[Edited on 8-4-2010 by halogenstruck]

[Edited on 8-4-2010 by halogenstruck]
condennnsa
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 Quote: Originally posted by Melgar It also had that matches/fireworks phosphorus smell to it. I didn't take a huge whiff of it, but I couldn't help noticing that. [Edited on 4/1/10 by Melgar]

Fireworks contain NO phosphorous. I think you confuse the smell of P2O5 with that of sulfur dioxide. SO2 is the smell of matches and fireworks. The only pyrotechnic composition containing phosphorous is armstrong's mixture (KClO3/P) and it is extremely sensitive and never used. Matches however do rely on phosphorous, but only at the instant when they are lit, the KClO3 from the match head and the red phosphorous from the striking surface react to give enough heat to ignite the rest of the sulfur/KClO3 mixture in the matchhead.
Jimmymajesty
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I also made some phosporous from the strike surface of a matchbook, scaped off the red P with a pocket knife, then took a small glass tube sealed at one end, and poured the red P inside it, then I filled up the small tube with butane and heated with an open flame, the red P immediately turned into white.. It took about a second!

I went into a dark room and shook the white P drop out of the tube, it immediately started to glow upon contact with air It is a really nice experiement and easily carried out by anyone @ home.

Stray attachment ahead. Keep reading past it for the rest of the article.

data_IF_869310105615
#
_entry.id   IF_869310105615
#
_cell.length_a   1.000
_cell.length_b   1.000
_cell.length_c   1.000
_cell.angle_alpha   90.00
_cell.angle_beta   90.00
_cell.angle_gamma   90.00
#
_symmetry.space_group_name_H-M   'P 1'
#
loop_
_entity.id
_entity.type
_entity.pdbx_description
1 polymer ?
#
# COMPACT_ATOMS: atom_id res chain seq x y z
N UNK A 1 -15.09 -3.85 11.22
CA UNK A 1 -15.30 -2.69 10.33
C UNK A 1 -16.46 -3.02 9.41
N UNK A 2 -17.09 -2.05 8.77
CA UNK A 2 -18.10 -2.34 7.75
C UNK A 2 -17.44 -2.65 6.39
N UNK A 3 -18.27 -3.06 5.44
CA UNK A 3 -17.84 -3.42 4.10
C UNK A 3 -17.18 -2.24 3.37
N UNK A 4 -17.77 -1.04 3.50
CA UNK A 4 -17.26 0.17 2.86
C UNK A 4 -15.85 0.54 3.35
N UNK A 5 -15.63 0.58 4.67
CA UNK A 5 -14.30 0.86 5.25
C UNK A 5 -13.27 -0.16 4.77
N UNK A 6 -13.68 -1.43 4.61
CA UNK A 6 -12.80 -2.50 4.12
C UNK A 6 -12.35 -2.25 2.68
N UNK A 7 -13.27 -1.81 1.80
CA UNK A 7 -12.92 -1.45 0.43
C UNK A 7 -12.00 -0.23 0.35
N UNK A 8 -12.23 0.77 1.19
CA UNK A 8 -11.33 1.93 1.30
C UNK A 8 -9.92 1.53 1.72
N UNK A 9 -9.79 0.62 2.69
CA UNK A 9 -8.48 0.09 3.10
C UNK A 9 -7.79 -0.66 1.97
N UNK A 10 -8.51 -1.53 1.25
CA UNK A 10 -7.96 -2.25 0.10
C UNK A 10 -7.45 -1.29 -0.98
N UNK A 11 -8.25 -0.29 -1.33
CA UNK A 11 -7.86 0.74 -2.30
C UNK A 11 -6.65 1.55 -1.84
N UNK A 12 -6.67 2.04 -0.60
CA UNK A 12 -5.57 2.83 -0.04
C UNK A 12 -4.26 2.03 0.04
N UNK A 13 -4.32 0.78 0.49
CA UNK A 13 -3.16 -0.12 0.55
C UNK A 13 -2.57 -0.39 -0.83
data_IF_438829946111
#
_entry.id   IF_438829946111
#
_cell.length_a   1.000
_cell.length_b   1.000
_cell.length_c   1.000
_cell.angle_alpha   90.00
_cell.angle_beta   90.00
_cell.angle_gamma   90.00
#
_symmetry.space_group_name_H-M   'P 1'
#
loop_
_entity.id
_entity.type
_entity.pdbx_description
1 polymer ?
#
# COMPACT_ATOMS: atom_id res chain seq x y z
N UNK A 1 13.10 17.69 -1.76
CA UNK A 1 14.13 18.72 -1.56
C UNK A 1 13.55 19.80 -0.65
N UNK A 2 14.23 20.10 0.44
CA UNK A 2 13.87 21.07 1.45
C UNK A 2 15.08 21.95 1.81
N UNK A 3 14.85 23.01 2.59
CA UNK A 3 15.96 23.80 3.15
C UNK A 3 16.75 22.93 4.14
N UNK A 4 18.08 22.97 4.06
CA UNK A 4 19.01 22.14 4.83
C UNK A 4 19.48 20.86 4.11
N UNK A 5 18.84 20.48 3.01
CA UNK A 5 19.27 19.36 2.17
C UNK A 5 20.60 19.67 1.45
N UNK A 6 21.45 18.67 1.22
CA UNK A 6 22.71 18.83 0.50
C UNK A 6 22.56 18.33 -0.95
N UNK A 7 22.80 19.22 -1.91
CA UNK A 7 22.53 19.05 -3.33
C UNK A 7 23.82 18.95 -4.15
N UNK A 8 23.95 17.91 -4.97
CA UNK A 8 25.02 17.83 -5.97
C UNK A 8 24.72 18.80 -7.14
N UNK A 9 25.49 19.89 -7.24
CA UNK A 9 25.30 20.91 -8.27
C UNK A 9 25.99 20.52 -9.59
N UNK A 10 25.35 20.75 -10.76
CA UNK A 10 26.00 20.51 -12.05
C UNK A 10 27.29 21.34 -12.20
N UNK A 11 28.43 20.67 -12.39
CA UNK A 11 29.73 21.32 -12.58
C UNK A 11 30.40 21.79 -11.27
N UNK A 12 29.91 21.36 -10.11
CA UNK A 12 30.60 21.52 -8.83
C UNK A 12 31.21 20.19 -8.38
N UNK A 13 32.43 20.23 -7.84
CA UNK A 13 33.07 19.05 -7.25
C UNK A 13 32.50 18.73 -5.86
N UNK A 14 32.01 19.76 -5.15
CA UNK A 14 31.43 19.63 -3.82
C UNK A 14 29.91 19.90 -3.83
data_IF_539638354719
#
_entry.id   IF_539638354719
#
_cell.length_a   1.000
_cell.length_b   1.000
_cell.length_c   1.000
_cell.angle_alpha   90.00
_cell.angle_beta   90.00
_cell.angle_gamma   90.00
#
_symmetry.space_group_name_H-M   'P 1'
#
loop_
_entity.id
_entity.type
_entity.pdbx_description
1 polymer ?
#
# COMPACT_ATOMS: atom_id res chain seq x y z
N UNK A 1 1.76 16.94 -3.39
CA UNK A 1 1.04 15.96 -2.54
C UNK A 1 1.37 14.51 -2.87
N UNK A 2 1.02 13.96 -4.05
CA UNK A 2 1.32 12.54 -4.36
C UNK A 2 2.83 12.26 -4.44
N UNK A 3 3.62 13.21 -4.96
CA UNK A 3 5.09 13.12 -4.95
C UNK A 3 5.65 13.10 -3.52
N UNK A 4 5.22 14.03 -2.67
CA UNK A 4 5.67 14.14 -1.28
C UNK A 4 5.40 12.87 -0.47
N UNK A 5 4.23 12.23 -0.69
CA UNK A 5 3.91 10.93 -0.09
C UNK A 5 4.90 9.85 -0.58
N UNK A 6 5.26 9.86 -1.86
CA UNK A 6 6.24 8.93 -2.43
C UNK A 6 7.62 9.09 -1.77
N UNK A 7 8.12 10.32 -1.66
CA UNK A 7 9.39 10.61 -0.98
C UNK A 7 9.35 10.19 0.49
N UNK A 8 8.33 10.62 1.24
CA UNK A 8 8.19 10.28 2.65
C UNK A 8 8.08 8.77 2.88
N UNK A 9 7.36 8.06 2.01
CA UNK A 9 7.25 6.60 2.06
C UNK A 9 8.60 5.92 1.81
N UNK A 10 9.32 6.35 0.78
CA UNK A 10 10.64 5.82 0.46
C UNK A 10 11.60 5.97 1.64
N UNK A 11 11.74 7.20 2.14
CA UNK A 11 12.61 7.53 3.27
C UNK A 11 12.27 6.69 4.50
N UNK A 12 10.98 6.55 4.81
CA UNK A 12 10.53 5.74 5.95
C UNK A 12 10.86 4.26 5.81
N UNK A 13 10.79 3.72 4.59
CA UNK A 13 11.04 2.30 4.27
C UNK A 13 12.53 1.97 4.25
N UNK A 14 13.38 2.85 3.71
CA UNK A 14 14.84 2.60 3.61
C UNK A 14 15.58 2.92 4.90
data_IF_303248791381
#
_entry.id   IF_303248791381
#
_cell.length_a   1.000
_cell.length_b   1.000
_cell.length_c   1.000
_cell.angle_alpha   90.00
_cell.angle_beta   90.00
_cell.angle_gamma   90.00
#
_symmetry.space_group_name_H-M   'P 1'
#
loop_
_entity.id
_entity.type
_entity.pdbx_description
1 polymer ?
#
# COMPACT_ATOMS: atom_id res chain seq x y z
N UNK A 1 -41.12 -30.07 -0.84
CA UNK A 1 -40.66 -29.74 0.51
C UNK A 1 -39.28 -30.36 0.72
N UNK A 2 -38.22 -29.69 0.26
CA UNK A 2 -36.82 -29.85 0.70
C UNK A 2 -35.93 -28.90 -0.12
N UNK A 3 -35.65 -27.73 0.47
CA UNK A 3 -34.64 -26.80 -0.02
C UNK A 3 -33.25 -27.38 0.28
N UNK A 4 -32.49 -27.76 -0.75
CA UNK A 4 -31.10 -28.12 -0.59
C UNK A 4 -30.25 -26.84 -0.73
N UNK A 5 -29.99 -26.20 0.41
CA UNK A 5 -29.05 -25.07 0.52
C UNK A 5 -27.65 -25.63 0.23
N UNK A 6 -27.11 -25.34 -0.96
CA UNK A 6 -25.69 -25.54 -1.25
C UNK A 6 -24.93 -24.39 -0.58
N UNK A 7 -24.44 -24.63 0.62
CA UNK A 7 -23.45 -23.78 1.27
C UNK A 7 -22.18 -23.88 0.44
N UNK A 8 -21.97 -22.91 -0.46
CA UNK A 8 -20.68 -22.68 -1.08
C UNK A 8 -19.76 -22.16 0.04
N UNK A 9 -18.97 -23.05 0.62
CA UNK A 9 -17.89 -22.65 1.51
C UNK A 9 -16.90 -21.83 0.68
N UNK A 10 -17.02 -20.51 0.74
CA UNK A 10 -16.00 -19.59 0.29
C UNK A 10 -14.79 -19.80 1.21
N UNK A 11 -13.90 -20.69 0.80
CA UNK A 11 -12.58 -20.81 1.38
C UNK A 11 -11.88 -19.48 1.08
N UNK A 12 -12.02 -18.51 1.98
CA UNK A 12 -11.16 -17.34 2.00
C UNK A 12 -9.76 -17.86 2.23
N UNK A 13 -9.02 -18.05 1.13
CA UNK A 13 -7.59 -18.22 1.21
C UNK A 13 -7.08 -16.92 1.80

entropy51
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 Quote: Originally posted by Jimmymajesty I also made some phosporous from the strike surface of a matchbook, scaped off the red P with a pocket knife, then took a small glass tube sealed at one end, and poured the red P inside it, then I filled up the small tube with butane and heated with an open flame, the red P immediately turned into white.....It is a really nice experiement and easily carried out by anyone @ home.

I don't get it. You think white P is a good home experiment, but you just said:
 Quote: Originally posted by Jimmymajesty I saw a video on youtube (elementary videos IIRC) in which the dude handled uranium and its salts, but in a glove box to avoid poisoning himself to death.. Who wants to bring chems like this to his home?
It is much easier to become poisoned by the fumes of white P than by U.
Jimmymajesty
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I also do not get it what kind of illness can you get from H3PO4 possibly P2O5?
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 Quote: Originally posted by Jimmymajesty I also do not get it what kind of illness can you get from H3PO4 possibly P2O5?

 Quote: Phosphorus pentoxide is not flammable. It reacts vigorously with water and water-containing substances like wood or cotton, liberates much heat and may even cause fire. It is corrosive to metal and is very irritating – may cause severe burn to the eye, skin, mucous membrane, and respiratory tract even at concentrations as low as 1 mg/m3.